By Phil Mercer
BBC News, Sydney
Australia's government is under fire after it said controversial new anti-terrorism laws would be introduced to parliament on Melbourne Cup day.
Critics have questioned Mr Howard's choice of timing
Opposition politicians have said that debating the legislation during Australia's most famous horse race was "an extraordinary abuse of power".
Critics fear the new laws will be rushed through, without proper debate.
But the government has said the laws are so important they must be brought in soon, regardless of sporting events.
The Melbourne Cup is known as the race that stops a nation, and is arguably Australia's most popular sporting occasion.
Large sections of industry and commerce close down for the day.
Opposition politicians have said it is a joke that important anti-terrorism measures will be introduced when much of the country will be concentrating on horse racing rather than national security.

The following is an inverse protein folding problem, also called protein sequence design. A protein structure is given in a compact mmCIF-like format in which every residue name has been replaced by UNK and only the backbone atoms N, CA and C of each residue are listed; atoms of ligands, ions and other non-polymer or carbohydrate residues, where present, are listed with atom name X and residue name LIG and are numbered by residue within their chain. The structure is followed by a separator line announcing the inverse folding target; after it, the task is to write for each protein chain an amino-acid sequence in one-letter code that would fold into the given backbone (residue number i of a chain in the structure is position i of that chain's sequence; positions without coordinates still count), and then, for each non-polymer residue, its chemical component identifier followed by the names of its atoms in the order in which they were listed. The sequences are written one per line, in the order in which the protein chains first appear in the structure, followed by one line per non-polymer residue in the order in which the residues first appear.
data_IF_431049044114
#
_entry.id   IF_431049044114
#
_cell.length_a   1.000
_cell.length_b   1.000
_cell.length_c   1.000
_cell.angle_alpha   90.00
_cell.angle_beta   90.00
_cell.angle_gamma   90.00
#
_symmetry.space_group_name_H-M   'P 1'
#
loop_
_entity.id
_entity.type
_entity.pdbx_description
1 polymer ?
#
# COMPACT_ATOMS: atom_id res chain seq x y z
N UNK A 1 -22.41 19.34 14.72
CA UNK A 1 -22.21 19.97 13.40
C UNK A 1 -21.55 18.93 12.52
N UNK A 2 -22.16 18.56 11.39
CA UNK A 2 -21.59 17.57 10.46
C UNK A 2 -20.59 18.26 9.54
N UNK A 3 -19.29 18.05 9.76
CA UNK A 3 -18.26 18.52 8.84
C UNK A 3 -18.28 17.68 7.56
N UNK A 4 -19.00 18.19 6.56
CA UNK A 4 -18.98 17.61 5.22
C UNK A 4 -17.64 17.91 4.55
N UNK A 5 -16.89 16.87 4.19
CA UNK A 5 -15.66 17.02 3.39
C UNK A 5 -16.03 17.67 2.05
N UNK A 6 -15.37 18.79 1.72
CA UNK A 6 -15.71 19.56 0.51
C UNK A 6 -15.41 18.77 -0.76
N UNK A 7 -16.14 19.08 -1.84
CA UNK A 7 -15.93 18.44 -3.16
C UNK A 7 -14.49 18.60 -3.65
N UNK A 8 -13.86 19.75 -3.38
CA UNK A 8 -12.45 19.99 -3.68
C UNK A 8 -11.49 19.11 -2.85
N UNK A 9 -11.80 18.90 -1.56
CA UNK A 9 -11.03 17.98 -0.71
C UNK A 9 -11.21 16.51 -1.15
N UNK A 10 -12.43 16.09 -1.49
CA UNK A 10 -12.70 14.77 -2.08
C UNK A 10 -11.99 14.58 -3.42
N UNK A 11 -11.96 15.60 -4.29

Australian Prime Minister John Howard has brushed off suggestions that the timing is cynical.
Tough new laws
The legislation will allow the security agencies to detain suspects for up to two weeks without charge.
There are also plans to impose life sentences on anyone caught funding militant organisations.
The most controversial part of the legislation is a shoot-to-kill provision.
Australian police officers would need only to call on a suspect to surrender, if it was practicable, otherwise lethal force would be permitted.
Civil libertarians and some legal experts have said the laws will violate human rights and possibly Australia's constitution.
The measures were drawn up by the conservative government following the bombings in London in July.
Mr Howard said that these dangerous and threatening times required a strong and comprehensive response.